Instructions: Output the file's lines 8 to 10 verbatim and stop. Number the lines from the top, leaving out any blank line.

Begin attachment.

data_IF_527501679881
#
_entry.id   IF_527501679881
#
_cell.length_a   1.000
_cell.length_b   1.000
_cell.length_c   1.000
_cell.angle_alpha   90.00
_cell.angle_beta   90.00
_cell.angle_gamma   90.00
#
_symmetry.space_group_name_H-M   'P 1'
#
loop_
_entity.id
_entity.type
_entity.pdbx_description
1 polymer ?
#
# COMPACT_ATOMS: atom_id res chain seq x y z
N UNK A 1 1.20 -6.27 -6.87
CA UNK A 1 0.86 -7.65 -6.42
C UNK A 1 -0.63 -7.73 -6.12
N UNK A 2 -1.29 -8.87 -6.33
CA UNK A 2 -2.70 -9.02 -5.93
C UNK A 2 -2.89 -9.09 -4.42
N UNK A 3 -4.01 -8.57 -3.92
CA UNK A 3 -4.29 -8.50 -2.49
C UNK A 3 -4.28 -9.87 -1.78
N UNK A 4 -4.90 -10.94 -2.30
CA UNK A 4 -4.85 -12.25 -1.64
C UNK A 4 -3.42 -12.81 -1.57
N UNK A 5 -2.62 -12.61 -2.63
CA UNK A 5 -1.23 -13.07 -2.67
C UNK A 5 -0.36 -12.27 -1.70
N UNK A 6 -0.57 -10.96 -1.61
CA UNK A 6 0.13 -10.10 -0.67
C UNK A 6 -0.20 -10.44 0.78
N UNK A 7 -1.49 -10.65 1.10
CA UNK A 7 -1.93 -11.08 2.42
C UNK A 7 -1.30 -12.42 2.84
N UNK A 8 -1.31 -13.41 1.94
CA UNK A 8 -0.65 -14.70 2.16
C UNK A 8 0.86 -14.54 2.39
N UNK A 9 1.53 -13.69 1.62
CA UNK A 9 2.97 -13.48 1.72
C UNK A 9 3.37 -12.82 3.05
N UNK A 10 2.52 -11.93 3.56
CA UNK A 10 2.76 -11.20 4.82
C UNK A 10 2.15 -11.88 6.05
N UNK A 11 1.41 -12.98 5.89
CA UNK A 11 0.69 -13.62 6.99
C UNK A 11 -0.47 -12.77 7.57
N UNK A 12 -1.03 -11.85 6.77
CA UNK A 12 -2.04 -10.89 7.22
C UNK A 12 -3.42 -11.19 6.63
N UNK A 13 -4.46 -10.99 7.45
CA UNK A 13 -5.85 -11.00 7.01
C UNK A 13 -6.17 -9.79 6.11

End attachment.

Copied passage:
_cell.angle_alpha   90.00
_cell.angle_beta   90.00
_cell.angle_gamma   90.00